This advertisement appeared in Wright's 1864 Midland Directory (courtesy of the University of Leicester's Historical Directories), by which time they had added further branches in Nottingham and Burton-upon-Trent. The Derby studio remained in operation until soon after September 1867.
This 1860 view shows the south side of Victoria Street (formerly known as Brookside, being along the Markeaton Brook prior to its culverting over), with number 36 towards the left hand end, close to the intersection with St Peter's Street.
Over the next 45 years a succession of photographers had studios at this address, presumably above Clulow's bookshop. The photograph shown above was taken by Derby photographer W.W. Winter around 1885 and shows Edward Clulow Junior's premises at 36 Victoria Street to the left, with Edward Johnson, clockmaker (at number ) in the middle, and Martin & Son (at number ) on the right. The top floor of number 26 has a row of large windows that would be appropriate for a photographic studio, as plenty of daylight was needed to reduce exposure times. I suspect, therefore that a studio had been located on that floor ever since the tenure of J. Burton & Sons.
The photograph above was reproduced in The Winter's Collection of Derby by Maxwell Craven & Angela Leeson, published by Breedon Books in 1992 (ISBN 1873626207). I am very grateful to Angela Leeson and W.W. Winter Ltd. for their kind permission to reproduce images from the book on this web site. High quality prints of these photographs are available for purchase directly from W.W. Winter Ltd.
After the Burtons had departed, the next photographer to use what became known as Victoria Chambers was Clement Rogers (1836-1899), who operated a studio there from c.1870 until late 1874, before selling out to J.W. Price and moving to St. Leonards-on-Sea in Sussex. Price was already operating branch studios in Babington Lane (Derby) and Ivanhoe Road (Leicester), although the latter appears to have closed at about the time he moved in above Clulows. Price occupied the premises in Victoria Chambers until about 1879 or 1880. By November 1880, he was using card mounts with "39 Babington Lane" overprinted on top of "Victoria Chambers."
There was then something of a hiatus on the photographic front, before Harry J. Watson's tenure commenced in 1887 or 1888. In 1881, according to Kelly's trade directory, a dentist named Alfred Murphy was plying his trade upstairs. At the time that Winter's photograph was taken - Maxwell Craven suggests in his text that it was c.1885 - the signs show that upper floors were being used by the "Employers' Liability Assurance Corporation Ltd." and a "Subscription Library." Solicitor Tom. George Taylor occupied offices on the second or third floor by 1887, and remained there until at least 1891, as did Watson. However, between then and 1895, H.J. Watson moved out and opened a new studio at at 130 Burton Road, and the upper floors were occupied by an accountant, a stock & share broker, a colliery agent and a solicitor.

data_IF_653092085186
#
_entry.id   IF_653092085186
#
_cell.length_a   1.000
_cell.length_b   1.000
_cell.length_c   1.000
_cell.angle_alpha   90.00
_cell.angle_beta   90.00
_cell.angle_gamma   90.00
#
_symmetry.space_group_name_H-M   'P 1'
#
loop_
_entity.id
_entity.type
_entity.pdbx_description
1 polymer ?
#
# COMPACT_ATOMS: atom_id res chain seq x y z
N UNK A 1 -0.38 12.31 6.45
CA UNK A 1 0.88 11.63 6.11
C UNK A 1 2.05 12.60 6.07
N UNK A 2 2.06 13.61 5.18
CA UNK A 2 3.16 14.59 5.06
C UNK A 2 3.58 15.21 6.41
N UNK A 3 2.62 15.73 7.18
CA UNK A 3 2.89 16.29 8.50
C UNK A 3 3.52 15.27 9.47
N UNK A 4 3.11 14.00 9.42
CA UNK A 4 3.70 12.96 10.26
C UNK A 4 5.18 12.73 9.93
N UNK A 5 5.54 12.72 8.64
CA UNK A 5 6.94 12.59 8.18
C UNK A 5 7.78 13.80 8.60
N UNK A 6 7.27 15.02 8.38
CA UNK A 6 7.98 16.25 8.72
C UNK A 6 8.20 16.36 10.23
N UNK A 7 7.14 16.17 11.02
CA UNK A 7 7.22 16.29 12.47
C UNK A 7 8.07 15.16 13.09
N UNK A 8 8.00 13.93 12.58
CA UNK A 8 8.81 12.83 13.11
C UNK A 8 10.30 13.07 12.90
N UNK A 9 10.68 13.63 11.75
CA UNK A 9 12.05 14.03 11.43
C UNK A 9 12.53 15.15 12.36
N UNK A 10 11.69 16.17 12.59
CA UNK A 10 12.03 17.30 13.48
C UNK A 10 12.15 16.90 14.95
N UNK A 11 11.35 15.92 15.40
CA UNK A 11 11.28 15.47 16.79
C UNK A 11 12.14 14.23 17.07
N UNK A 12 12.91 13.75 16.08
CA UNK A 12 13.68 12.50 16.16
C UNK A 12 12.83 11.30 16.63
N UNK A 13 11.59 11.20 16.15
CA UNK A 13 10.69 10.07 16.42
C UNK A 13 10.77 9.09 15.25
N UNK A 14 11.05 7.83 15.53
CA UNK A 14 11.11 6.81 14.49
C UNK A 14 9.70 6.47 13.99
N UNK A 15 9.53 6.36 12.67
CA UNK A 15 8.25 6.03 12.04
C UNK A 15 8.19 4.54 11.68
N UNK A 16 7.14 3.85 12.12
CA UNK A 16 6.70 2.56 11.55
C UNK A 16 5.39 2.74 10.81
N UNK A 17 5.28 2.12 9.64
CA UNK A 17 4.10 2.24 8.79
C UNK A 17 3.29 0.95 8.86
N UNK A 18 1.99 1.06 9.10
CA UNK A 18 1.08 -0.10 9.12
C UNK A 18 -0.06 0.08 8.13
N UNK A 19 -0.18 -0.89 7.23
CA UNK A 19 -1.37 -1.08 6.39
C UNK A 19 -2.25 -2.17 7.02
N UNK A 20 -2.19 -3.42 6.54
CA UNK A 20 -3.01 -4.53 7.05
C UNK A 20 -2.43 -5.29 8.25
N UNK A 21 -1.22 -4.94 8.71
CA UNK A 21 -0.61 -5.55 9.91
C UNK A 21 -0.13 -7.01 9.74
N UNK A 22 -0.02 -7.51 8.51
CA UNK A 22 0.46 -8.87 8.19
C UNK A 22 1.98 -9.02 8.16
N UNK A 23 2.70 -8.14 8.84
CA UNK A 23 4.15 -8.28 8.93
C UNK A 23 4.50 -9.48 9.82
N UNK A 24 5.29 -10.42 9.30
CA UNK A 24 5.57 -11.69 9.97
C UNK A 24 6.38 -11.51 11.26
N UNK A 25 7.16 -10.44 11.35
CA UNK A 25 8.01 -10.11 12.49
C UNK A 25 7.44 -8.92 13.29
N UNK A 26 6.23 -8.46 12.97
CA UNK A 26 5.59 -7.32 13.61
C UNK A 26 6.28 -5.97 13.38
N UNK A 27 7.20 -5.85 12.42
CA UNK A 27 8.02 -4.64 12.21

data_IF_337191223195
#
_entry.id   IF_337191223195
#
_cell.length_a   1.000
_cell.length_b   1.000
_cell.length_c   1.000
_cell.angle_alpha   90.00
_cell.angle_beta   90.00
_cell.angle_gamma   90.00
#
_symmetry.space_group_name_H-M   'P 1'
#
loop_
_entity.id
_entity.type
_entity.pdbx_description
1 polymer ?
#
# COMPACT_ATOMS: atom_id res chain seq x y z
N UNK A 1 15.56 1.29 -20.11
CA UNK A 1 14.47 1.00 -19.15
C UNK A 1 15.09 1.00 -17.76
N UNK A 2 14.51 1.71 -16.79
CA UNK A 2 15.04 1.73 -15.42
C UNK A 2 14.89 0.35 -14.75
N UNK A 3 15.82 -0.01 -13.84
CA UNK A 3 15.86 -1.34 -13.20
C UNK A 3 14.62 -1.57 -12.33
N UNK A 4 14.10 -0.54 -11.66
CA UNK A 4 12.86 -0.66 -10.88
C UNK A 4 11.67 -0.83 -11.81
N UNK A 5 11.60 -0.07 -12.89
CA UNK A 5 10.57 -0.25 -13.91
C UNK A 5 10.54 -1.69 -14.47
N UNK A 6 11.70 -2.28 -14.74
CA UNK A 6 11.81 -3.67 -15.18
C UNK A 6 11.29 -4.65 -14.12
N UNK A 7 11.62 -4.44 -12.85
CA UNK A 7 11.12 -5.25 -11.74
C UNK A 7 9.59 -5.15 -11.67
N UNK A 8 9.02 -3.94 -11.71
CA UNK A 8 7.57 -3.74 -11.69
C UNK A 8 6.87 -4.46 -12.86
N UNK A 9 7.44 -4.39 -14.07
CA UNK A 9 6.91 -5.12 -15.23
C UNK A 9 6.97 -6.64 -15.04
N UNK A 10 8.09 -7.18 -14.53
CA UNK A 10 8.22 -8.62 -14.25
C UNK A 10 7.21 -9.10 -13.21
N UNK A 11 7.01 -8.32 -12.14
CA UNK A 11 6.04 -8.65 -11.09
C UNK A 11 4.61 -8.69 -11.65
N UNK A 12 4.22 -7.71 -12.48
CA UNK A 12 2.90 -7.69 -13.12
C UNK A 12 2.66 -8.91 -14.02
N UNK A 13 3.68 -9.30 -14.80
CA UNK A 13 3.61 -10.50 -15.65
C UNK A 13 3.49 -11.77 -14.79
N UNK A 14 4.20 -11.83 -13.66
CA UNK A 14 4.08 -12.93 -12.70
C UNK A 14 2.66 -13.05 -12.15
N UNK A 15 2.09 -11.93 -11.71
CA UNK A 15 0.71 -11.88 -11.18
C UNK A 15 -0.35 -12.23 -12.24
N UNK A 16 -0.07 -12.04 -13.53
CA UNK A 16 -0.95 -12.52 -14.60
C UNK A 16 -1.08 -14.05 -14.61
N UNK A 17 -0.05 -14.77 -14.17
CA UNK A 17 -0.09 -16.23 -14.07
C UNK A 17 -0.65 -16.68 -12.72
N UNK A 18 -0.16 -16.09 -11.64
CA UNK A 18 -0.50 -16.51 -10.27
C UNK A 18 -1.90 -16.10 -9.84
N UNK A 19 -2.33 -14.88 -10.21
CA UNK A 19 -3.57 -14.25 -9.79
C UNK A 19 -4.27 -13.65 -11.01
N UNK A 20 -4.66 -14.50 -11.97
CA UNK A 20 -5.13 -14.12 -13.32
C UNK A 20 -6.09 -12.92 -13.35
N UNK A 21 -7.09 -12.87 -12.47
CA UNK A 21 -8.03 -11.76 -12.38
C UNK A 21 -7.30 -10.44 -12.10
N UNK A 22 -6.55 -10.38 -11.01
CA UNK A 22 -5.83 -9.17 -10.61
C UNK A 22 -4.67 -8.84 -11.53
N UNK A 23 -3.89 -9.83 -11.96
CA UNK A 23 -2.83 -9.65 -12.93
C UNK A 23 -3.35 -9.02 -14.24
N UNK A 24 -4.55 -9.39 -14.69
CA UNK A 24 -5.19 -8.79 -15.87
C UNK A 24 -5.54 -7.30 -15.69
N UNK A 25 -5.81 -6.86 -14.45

The next photographers to occupy the studio were Layton & Lamb, who Craven records as occupying Victoria Chambers in 1898. Leonard Norman, who may previously have worked at one of the other studios in Derby, then took over. He is listed at this address, along with Edward Clulow and accountant Frederick Basford, in the 1899 edition of Kelly's directory, and Adamson (1997) stated that he was also there in 1900, but the census shows that he had moved on to Ipswich in Suffolk by April 1901.
In 1903 the Derby Stereoscopic Company, managed by Frank Birch moved into the studio, and remained there until at least 1912, although by this time Edward Clulow had moved elsewhere, and were replaced as ground floor tenants by Stewarts' Ltd., who were clothiers. The image above, taken by W.W. Winter Ltd. shortly before the First World War, has been reproduced with permission from The Winter's Collection of Derby: Volume Two, also published by Breedon Books (ISBN 1 85983 055 2). The advertisement visible in the first floor window of number 36 reads, "HIGH CLASS ARTIFICIAL TEETH - ADVICE FREE - MACDONALD LTD" - this firm was listed in the 1912 directory, along with Stewarts on the ground floor (unfortunately hidden from view in the photograph by the electric tram), Miss Elizabeth Bostyn, art needlework depository on the second floor, and The Derby Stereoscopic Co. on the top floor. The large glass windows are still clearly visible.
The buildings were demolished in 1932, and replaced by a much grander building occupied by Burton Montague Ltd., tailors, as shown on the left in the two postcard views (above and below) from the 1930s.